samedi 15 juillet 2017

For Moratorium on Sending Commands to Mars, Blame the Sun

JPL - Jet Propulsion Laboratory logo.

July 15, 2017

This month, movements of the planets will put Mars almost directly behind the sun, from Earth's perspective, causing curtailed communications between Earth and Mars.

NASA will refrain from sending commands to America's three Mars orbiters and two Mars rovers during the period from July 22 to Aug. 1.

Geometry of Mars Solar Conjunction

Image above: This diagram illustrates the positions of Mars, Earth and the sun during a period that occurs approximately every 26 months, when Mars passes almost directly behind the sun from Earth's perspective. Image Credits: NASA/JPL-Caltech.

"Out of caution, we won't talk to our Mars assets during that period because we expect significant degradation in the communication link, and we don't want to take a chance that one of our spacecraft would act on a corrupted command," said Chad Edwards, manager of the Mars Relay Network Office at NASA's Jet Propulsion Laboratory, Pasadena, California.

Data will keep coming from Mars to Earth, although loss or corruption of some bits is anticipated and the data will be retransmitted later. "We will continue to receive telemetry, so we will have information every day about the status of the vehicles," Edwards said.

As seen from Earth, Mars periodically passes near the sun about every 26 months, an arrangement called "Mars solar conjunction." During most solar conjunctions, including this year's, Mars does not go directly behind the sun.

Viewers using proper eye protection to watch the total solar eclipse on Aug. 21 will gain a visible lesson in why Mars doesn't need to be directly behind the sun for communications between Earth and Mars to be degraded. The sun's corona, which always extends far from the surface of the sun, becomes visible during total eclipses. It consists of hot, ionized gas, which can interfere with radio waves that pass through it.

To prevent the possibility of the ionized gas near the sun corrupting a command radioed to a spacecraft at Mars, NASA avoids transmitting for a period including several days before and after Mars gets closest to passing behind the sun.

Teams that operate Mars orbiters and rovers have been preparing for weeks in anticipation of the moratorium that will begin on July 22.

"The vehicles will stay active, carrying out commands sent in advance," said Mars Program Chief Engineer Hoppy Price, of JPL. "Orbiters will be making their science observations and transmitting data. The rovers won't be driving, but observations and measurements will continue."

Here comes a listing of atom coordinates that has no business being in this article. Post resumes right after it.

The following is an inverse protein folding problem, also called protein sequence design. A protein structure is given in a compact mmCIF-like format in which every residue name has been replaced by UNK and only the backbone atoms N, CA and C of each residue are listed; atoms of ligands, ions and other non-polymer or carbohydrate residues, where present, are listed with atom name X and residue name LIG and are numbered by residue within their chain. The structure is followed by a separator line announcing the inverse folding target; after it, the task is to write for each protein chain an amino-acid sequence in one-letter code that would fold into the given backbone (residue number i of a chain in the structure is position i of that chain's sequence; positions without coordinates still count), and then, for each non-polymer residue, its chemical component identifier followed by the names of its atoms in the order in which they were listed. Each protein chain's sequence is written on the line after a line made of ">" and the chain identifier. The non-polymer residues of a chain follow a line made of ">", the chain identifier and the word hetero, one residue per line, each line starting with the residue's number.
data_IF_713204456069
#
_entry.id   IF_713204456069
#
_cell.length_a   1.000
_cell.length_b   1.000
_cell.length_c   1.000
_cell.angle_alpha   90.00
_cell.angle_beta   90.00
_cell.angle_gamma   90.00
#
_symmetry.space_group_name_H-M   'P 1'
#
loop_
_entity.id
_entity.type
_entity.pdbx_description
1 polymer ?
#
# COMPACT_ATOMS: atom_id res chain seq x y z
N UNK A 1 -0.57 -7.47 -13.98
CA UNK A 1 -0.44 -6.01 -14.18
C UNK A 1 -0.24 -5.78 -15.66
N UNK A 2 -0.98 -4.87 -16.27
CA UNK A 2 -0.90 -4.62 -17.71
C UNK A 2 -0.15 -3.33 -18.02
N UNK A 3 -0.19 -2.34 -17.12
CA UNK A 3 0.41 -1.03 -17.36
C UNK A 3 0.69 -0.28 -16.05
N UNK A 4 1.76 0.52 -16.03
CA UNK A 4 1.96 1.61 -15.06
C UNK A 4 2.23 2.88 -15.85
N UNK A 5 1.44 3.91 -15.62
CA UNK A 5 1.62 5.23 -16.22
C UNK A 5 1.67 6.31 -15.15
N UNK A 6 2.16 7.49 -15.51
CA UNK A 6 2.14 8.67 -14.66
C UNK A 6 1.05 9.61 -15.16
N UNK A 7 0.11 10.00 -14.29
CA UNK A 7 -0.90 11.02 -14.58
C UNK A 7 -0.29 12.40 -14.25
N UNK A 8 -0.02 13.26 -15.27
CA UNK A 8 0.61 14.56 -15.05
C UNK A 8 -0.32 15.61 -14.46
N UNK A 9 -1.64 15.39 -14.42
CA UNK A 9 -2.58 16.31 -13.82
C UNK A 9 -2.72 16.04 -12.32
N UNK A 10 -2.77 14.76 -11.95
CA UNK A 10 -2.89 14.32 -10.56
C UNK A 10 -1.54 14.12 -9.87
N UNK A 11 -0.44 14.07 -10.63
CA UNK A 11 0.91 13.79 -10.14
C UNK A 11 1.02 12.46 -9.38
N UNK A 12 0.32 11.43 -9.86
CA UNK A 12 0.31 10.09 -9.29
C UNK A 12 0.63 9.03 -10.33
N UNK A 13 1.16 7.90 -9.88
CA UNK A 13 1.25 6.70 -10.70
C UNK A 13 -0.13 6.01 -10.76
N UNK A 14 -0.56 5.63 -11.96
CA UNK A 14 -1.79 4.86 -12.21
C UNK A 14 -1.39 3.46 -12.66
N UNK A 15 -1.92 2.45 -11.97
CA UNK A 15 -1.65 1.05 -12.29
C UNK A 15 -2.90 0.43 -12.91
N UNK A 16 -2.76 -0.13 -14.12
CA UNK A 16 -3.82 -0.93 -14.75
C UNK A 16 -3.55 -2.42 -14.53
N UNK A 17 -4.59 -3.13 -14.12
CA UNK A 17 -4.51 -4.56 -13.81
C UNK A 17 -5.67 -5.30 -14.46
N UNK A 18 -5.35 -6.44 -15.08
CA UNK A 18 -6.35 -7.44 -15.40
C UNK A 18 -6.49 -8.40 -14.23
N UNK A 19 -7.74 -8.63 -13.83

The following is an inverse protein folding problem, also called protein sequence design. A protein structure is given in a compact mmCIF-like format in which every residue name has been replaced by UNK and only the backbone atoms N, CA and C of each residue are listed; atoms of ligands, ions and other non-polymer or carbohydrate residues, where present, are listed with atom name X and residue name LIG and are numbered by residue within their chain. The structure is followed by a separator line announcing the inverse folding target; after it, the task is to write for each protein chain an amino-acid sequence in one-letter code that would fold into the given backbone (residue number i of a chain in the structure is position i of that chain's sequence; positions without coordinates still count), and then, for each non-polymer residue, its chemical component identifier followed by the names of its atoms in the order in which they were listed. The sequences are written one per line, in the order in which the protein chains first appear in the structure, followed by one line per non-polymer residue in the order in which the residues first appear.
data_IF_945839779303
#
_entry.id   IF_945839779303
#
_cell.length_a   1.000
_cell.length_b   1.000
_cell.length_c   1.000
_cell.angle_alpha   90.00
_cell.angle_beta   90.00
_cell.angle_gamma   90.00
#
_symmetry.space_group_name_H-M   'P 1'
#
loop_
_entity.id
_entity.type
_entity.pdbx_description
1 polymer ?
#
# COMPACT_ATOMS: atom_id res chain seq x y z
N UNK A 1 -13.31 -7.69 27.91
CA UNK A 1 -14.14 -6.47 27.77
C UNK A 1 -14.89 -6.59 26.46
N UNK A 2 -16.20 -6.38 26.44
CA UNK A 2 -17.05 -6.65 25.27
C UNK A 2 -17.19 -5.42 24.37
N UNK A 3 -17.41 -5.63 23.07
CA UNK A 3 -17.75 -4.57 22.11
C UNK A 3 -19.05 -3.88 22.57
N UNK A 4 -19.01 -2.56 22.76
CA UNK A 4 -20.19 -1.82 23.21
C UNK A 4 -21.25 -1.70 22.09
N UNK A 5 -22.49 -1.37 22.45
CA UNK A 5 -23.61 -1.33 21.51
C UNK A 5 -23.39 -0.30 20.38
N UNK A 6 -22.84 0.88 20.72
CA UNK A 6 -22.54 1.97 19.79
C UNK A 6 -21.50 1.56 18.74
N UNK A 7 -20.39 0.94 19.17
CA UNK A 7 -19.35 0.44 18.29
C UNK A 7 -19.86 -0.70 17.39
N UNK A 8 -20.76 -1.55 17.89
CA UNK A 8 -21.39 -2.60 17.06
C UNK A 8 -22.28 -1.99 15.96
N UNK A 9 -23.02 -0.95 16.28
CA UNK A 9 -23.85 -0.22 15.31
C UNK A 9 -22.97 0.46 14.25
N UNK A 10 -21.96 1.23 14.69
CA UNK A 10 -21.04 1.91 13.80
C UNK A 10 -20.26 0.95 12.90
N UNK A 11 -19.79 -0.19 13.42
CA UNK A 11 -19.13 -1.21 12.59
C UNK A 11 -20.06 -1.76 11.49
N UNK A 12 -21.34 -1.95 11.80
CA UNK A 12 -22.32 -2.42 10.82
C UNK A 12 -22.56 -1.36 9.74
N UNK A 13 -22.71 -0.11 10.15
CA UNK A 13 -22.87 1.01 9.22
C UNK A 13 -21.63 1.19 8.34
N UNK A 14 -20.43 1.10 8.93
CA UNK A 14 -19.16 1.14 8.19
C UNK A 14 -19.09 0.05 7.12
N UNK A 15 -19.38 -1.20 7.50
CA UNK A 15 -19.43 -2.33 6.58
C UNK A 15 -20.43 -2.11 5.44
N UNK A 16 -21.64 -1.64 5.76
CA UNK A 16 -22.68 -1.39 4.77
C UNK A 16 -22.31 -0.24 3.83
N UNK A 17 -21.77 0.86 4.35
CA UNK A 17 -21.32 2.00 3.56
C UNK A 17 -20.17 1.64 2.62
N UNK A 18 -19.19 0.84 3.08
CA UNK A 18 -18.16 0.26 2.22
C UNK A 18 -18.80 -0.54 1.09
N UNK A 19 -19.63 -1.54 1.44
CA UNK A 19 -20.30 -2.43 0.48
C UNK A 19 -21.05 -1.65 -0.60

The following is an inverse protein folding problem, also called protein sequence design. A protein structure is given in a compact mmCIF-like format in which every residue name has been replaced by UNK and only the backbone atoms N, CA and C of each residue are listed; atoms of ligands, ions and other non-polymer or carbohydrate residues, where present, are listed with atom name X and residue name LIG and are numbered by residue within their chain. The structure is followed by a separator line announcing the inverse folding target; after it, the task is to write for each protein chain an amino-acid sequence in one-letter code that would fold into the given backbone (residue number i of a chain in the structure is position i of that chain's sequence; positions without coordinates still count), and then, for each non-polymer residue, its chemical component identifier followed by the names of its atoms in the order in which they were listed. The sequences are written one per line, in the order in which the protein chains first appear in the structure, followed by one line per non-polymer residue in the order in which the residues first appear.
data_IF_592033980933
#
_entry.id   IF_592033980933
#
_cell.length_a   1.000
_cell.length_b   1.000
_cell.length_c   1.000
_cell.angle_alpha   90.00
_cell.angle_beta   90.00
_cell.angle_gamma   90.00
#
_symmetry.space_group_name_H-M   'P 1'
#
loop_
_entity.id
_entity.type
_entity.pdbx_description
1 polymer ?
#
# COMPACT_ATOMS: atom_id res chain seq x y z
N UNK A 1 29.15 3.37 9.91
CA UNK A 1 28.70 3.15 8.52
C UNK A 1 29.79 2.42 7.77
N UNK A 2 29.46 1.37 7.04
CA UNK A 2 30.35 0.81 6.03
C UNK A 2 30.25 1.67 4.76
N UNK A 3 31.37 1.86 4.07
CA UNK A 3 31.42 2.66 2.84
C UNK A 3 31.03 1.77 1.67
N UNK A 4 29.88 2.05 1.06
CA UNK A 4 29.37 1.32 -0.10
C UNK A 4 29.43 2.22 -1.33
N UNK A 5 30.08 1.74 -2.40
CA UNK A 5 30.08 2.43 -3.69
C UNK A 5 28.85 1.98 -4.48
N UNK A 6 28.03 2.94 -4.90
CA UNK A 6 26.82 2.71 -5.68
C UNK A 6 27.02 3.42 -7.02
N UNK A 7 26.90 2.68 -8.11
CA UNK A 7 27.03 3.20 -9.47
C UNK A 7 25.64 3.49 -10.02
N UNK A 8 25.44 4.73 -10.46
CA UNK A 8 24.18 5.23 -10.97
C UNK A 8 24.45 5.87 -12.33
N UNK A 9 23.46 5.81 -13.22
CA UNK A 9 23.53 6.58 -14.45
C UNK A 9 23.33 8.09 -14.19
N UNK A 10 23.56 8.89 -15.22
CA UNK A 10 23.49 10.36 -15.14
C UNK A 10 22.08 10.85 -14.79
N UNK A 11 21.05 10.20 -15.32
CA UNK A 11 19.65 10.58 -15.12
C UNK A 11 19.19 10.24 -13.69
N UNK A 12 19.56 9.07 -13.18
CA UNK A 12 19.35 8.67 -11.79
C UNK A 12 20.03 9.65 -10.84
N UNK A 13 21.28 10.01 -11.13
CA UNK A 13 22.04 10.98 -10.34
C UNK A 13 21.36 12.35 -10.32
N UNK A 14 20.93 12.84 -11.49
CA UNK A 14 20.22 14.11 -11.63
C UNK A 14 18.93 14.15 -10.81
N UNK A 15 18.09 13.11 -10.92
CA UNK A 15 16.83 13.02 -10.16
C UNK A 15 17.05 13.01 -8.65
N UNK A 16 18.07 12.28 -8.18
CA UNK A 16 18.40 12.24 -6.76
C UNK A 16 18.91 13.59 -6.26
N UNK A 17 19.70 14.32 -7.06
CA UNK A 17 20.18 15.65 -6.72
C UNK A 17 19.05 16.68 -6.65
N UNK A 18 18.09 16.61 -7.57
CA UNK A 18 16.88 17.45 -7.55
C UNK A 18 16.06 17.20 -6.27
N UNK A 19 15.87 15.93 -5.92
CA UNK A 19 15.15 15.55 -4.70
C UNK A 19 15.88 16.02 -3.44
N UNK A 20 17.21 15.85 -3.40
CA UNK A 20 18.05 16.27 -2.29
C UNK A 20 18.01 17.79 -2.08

The rover teams are determining the most useful sites for the rovers Curiosity and Opportunity to remain productive during the solar-conjunction period.

All of NASA's active Mars missions have experience from at least one previous solar conjunction. This will be the eighth solar conjunction period for the Mars Odyssey orbiter, the seventh for the Opportunity rover, the sixth for the Mars Reconnaissance Orbiter, the third for the Curiosity rover and the second for the MAVEN orbiter.

Edwards said, "All of these spacecraft are now veterans of conjunction. We know what to expect."

What Happens When the Sun Blocks our Signal?

Video above: How can you communicate with Mars spacecraft when the Sun is in the way? Learn more about 'solar conjunction' in this 60-second video. Video Credits: NASA./JPL.

NASA's five current Mars missions, plus Mars missions scheduled for launches in 2018 and 2020, are part of ambitious robotic exploration to understand Mars, helping to lead the way for sending humans to Mars in the 2030s.

NASA's Goddard Space Flight Center manages the MAVEN project for the principal investigator at the University of Colorado, Boulder, and for the NASA Science Mission Directorate, Washington. JPL, a division of Caltech in Pasadena, manages the Odyssey, Opportunity, Reconnaissance Orbiter, and Curiosity projects, and NASA's Mars Exploration Program, for the Science Mission Directorate. Lockheed Martin Space Systems, Denver, built all three NASA Mars orbiters. For more about NASA's Mars Exploration Program, visit:

Image (mentioned), Video (mentioned), Text, Credits: NASA/Laurie Cantillo/Dwayne Brown/JPL/Guy Webster.


vendredi 14 juillet 2017

Eagle eye view of CERN

CERN - European Organization for Nuclear Research logo.

July 14, 2017

On board a racing drone for a tour of CERN

Video Credits: Christophe Madsen - Mike Struik/CERN.

Get a unique perspective of CERN by following this drone’s journey around the laboratory as it flies over the iconic Globe exhibition hall, the site of the ATLAS experiment at the LHC, through the magnet assembly facility, around the computing centre and across the border between France and Switzerland to the ALICE and CMS experiment, and much more.